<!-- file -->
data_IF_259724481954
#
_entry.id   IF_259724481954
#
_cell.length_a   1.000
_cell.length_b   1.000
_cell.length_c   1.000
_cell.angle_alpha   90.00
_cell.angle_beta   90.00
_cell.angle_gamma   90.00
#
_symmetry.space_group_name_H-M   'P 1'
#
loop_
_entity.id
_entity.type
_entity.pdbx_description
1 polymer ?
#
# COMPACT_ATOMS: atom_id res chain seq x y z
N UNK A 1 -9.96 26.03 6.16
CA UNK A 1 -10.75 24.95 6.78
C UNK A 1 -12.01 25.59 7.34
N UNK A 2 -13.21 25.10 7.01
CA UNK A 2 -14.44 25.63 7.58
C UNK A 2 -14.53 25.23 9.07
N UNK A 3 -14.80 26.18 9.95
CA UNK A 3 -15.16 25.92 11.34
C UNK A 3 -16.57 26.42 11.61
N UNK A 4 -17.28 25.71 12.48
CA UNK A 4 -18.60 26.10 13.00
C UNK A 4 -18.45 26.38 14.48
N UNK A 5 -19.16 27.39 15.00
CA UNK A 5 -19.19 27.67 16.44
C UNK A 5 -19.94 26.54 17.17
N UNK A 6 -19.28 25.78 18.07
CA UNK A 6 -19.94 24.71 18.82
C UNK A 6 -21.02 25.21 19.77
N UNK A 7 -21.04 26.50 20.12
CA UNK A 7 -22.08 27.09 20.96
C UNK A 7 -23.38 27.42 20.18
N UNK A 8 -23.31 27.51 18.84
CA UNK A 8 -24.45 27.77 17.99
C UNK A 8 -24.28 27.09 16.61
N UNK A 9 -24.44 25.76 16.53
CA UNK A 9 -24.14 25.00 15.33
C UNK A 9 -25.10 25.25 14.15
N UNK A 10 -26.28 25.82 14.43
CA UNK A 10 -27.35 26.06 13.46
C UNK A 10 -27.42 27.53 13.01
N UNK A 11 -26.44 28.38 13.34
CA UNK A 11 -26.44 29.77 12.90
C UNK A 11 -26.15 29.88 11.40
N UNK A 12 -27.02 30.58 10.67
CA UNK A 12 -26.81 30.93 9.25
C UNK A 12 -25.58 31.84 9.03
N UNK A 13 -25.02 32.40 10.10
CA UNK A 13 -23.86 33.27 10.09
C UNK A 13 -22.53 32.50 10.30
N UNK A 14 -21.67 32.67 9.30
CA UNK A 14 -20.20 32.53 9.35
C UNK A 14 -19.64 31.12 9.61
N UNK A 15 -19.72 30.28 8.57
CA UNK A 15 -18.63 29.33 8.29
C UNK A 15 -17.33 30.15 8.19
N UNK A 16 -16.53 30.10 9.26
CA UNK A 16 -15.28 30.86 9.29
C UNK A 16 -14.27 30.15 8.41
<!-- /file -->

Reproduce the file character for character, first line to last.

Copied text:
data_IF_259724481954
#
_entry.id   IF_259724481954
#
_cell.length_a   1.000
_cell.length_b   1.000
_cell.length_c   1.000
_cell.angle_alpha   90.00
_cell.angle_beta   90.00
_cell.angle_gamma   90.00
#
_symmetry.space_group_name_H-M   'P 1'
#
loop_
_entity.id
_entity.type
_entity.pdbx_description
1 polymer ?
#
# COMPACT_ATOMS: atom_id res chain seq x y z
N UNK A 1 -9.96 26.03 6.16
CA UNK A 1 -10.75 24.95 6.78
C UNK A 1 -12.01 25.59 7.34
N UNK A 2 -13.21 25.10 7.01
CA UNK A 2 -14.44 25.63 7.58
C UNK A 2 -14.53 25.23 9.07
N UNK A 3 -14.80 26.18 9.95
CA UNK A 3 -15.16 25.92 11.34
C UNK A 3 -16.57 26.42 11.61
N UNK A 4 -17.28 25.71 12.48
CA UNK A 4 -18.60 26.10 13.00
C UNK A 4 -18.45 26.38 14.48
N UNK A 5 -19.16 27.39 15.00
CA UNK A 5 -19.19 27.67 16.44
C UNK A 5 -19.94 26.54 17.17
N UNK A 6 -19.28 25.78 18.07
CA UNK A 6 -19.94 24.71 18.82
C UNK A 6 -21.02 25.21 19.77
N UNK A 7 -21.04 26.50 20.12
CA UNK A 7 -22.08 27.09 20.96
C UNK A 7 -23.38 27.42 20.18
N UNK A 8 -23.31 27.51 18.84
CA UNK A 8 -24.45 27.77 17.99
C UNK A 8 -24.28 27.09 16.61
N UNK A 9 -24.44 25.76 16.53
CA UNK A 9 -24.14 25.00 15.33
C UNK A 9 -25.10 25.25 14.15
N UNK A 10 -26.28 25.82 14.43
CA UNK A 10 -27.35 26.06 13.46
C UNK A 10 -27.42 27.53 13.01
N UNK A 11 -26.44 28.38 13.34
CA UNK A 11 -26.44 29.77 12.90
C UNK A 11 -26.15 29.88 11.40
N UNK A 12 -27.02 30.58 10.67
CA UNK A 12 -26.81 30.93 9.25
C UNK A 12 -25.58 31.84 9.03
N UNK A 13 -25.02 32.40 10.10
CA UNK A 13 -23.86 33.27 10.09
C UNK A 13 -22.53 32.50 10.30
N UNK A 14 -21.67 32.67 9.30
CA UNK A 14 -20.20 32.53 9.35
C UNK A 14 -19.64 31.12 9.61
N UNK A 15 -19.72 30.28 8.57
CA UNK A 15 -18.63 29.33 8.29
C UNK A 15 -17.33 30.15 8.19
N UNK A 16 -16.53 30.10 9.26
CA UNK A 16 -15.28 30.86 9.29
C UNK A 16 -14.27 30.15 8.41